9 3. The eigenvalues of A are +1 and 1, tr A = 0, and A 2 = I. 4. The eigenvalues of A are e ±2πi/3, tr A = 1, and m = The eigenvalues of A are e ±2πi/4, tr A = 0, and m = The eigenvalues of A are e ±2πi/6, tr A = +1, and m = 6. Proof. The first three cases are the only possibilities with real eigenvalues; so we may assume that m > 2, and that the eigenvalues are e ±2πik/m, with k an integer relatively prime to m. Then tr(a) = 2 cos(2πk/m). Since A has integer entries, this trace is an integer. Since it is also twice a cosine, and not ±2, it must be 1, 0, or 1. We fix throughout this section a root datum as in Definition 1.6. (R L, R L ) (5.2) Lemma 5.3. Suppose α and β are nonproportional elements of R. Then there are four possibilities. 1. α, β = 0. In this case also β, α = 0. The two reflections s α,α and s β,β commute; their product acts by +1 on the common kernel of α and β, and by 1 on the span of α and β. Otherwise α, β = n 0 is a nonzero integer. In this case β, α = n is a nonzero integer of the same sign, and 1 nn 3. Possibly after replacing β by β, we may assume that n and n are both negative. Possibly after interchanging α and β, we may assume that n n. 2. If n = n = 1, then s α,αs β,β has order three. The (root, coroot) pairs include (α, α ), (β, β ) (s α,α(β) = α + β, α + β ) and their negatives, constituting a subsystem of type A If n = 1 and n = 2, then s α,αs β,β has order four. The (root,coroot) pairs include α β s β,β(α) = α + β s α,α(β) = 2α + β α β s β,β (α ) = α + 2β s α,α (β ) = α + β and their negatives, constituting a subsystem of type B 2. 9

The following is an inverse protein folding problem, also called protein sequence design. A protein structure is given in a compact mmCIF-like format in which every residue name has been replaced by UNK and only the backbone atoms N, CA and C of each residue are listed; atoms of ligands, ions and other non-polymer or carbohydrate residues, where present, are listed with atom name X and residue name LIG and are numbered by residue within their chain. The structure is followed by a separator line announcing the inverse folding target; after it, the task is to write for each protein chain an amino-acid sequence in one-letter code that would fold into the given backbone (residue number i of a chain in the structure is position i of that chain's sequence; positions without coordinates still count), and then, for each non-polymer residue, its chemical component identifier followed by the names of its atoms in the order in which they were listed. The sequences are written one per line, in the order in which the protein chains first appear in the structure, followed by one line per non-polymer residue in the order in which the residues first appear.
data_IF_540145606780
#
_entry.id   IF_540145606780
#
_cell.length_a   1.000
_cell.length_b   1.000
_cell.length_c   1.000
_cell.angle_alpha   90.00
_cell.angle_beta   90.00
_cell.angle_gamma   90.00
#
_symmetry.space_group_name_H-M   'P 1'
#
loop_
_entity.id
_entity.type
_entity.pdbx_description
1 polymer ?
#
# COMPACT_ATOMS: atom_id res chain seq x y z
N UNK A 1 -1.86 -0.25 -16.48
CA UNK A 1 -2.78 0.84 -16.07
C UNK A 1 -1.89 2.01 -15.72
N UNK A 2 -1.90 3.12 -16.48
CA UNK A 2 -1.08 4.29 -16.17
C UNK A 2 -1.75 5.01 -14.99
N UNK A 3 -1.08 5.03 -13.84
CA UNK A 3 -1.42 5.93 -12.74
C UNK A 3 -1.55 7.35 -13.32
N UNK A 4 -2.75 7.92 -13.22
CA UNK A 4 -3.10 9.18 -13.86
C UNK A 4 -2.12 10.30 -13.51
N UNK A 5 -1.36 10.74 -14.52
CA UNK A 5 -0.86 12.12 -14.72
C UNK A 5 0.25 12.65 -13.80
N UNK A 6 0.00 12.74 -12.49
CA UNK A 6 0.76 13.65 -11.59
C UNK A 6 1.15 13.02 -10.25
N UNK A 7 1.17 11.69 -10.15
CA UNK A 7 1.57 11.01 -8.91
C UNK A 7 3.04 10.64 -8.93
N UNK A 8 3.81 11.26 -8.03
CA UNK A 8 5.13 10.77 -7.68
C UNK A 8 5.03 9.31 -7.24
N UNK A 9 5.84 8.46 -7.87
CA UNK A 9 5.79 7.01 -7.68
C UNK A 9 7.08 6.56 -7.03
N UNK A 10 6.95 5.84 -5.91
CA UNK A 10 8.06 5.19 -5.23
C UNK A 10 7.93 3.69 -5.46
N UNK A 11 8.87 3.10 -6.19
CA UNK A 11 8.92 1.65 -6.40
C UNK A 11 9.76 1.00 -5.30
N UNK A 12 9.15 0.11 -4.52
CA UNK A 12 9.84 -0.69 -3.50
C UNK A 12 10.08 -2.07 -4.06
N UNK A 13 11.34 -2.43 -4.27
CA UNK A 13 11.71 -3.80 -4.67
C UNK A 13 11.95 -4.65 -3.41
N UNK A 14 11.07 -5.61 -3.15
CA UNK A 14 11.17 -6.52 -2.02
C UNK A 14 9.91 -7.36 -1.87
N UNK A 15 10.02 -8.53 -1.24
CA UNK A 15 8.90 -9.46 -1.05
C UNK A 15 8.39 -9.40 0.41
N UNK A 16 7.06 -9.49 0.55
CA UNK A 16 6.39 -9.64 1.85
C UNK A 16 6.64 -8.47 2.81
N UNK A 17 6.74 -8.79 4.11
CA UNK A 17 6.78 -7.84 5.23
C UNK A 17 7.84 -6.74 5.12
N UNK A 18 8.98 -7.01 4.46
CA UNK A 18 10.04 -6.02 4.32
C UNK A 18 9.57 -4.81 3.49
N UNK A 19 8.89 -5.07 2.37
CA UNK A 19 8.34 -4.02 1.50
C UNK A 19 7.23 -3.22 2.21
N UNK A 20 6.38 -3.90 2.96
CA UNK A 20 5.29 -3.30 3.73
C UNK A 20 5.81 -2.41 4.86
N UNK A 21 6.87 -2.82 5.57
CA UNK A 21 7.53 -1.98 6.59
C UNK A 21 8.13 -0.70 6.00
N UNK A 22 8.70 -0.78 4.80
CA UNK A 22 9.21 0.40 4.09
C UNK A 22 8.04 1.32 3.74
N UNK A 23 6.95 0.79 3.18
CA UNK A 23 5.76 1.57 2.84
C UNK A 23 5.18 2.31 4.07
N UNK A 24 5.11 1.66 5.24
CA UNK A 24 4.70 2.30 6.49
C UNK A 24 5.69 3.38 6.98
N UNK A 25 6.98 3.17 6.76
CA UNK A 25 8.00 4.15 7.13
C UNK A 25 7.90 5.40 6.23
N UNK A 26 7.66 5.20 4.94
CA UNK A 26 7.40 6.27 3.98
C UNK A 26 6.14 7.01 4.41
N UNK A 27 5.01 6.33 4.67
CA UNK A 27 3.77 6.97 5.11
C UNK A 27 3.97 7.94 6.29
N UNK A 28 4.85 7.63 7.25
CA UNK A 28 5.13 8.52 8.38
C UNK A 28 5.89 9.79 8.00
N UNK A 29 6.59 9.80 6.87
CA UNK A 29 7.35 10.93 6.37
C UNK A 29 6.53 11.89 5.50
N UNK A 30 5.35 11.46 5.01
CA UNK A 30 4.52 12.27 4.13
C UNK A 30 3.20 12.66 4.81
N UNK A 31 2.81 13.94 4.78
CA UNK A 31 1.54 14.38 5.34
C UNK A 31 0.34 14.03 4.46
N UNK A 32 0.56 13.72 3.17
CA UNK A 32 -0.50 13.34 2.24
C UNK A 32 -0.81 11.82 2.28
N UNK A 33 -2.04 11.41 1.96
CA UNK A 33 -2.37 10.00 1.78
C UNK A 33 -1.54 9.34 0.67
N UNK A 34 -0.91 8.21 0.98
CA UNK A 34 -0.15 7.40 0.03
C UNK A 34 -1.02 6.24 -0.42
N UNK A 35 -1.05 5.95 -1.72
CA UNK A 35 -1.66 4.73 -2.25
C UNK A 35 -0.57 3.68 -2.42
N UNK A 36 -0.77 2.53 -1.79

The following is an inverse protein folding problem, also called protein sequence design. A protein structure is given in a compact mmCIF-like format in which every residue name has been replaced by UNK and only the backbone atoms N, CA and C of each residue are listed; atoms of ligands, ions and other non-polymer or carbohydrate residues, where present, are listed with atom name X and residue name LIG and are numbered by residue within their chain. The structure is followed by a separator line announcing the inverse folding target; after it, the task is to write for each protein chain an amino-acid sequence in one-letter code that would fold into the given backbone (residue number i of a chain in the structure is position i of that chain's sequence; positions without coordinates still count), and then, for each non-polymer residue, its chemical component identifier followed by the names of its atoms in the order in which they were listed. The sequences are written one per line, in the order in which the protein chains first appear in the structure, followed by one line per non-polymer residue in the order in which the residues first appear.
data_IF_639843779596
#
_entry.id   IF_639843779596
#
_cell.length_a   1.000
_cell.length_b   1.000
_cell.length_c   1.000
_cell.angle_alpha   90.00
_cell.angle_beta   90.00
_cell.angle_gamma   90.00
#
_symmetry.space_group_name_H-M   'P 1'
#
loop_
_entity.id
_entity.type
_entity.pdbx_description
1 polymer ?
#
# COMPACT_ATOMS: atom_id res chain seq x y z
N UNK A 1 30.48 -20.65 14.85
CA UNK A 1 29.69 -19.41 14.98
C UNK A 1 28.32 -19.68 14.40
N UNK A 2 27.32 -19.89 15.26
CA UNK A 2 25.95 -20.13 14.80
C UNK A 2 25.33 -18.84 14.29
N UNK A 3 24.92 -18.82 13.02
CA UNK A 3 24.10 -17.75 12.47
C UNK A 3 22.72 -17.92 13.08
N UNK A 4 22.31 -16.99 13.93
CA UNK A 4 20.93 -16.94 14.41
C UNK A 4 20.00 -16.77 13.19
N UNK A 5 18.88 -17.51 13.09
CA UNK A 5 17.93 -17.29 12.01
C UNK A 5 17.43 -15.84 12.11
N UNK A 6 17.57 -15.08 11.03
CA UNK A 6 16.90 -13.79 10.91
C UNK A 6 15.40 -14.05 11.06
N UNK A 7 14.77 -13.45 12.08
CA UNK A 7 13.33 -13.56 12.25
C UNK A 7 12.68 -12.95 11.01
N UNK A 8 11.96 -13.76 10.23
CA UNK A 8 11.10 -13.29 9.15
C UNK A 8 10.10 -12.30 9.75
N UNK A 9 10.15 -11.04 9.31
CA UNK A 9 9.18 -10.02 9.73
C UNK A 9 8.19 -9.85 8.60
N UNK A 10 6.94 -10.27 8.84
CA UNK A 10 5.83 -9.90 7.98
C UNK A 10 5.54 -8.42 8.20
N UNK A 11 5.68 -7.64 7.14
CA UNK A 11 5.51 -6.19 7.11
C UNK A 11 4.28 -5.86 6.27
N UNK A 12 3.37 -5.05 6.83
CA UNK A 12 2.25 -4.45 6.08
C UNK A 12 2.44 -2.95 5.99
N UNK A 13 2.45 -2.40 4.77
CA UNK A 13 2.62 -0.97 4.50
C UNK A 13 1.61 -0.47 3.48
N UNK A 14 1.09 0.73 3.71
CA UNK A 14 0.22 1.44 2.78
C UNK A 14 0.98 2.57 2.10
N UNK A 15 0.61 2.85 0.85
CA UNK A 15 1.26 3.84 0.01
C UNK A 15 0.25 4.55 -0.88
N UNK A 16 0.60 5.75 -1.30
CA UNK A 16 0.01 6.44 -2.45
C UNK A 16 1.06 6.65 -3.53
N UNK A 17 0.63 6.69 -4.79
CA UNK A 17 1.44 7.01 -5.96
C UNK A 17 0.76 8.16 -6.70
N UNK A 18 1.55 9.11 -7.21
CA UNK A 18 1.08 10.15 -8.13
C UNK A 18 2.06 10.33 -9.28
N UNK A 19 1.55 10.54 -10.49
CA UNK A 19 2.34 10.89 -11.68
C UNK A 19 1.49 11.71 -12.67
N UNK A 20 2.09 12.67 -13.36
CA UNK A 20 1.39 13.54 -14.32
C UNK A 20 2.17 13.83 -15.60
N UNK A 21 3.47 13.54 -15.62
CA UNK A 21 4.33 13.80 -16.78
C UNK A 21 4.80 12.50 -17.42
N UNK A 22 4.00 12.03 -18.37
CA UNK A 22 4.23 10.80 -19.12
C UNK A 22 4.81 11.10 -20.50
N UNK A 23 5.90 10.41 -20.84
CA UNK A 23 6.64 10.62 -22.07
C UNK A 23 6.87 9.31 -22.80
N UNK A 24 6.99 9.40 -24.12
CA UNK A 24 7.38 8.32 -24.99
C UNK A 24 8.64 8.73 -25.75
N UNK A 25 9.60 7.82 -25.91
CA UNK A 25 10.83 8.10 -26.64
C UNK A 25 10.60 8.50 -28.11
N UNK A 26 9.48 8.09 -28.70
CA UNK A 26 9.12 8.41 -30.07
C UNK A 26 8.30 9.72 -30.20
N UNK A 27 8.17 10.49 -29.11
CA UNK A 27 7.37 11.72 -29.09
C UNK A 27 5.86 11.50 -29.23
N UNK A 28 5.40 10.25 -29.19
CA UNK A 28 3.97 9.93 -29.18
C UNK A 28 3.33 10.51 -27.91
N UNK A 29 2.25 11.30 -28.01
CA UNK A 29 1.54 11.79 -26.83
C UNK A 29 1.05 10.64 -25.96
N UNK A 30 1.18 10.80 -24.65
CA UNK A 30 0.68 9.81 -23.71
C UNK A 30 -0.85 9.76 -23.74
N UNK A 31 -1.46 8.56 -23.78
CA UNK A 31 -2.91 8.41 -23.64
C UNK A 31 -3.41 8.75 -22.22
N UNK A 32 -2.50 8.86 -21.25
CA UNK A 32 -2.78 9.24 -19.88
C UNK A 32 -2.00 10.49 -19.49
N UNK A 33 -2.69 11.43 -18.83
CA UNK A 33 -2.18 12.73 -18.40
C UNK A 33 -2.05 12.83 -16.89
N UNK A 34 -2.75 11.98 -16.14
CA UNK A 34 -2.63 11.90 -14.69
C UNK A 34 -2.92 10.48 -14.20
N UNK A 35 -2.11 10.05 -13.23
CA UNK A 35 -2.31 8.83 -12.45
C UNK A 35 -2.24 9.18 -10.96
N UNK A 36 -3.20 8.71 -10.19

10 4. If nn = 3, then s α,αs β,β has order six. The (root,coroot) pairs include α β s β,β(α) = α + β s α,α(β) = 3α + β s α,α(α + β) = 2α + β s β,β(3α + β) = 3α + 2β α β s β,β (α ) = α + 3β s α,α (β ) = α + β s α,α (α + 3β ) = 2α + 3β s β,β (α + β ) = α + 2β and their negatives, constituting a subsystem of type G 2. Corollary 5.4. Suppose α and β are nonproportional roots. If α, β = m > 0, then the m elements α β,, α mβ = s β,β(α) are all roots. If then α, β = m < 0, α + β,, α + mβ = s β,β(α) are all roots. 6 Positive root systems and Dynkin diagrams In this section we define positive roots and simple roots for a root system, and use them to define the Dynkin diagram of a root system. At the same time we show how to recover all the roots from the Dynkin diagram. Definition 6.1. Suppose R E is a root system. An element λ E is called regular if λ is not orthogonal to any root. A system of positive roots for R is a subset R + R so that for some regular element λ, we have R + = {β R (β, λ) > 0}. The set of simple roots for R + consists of the positive roots that cannot be written as sums of positive roots: Π = Π(R + ) = {γ R + γ α + β (α, β R + )}. 10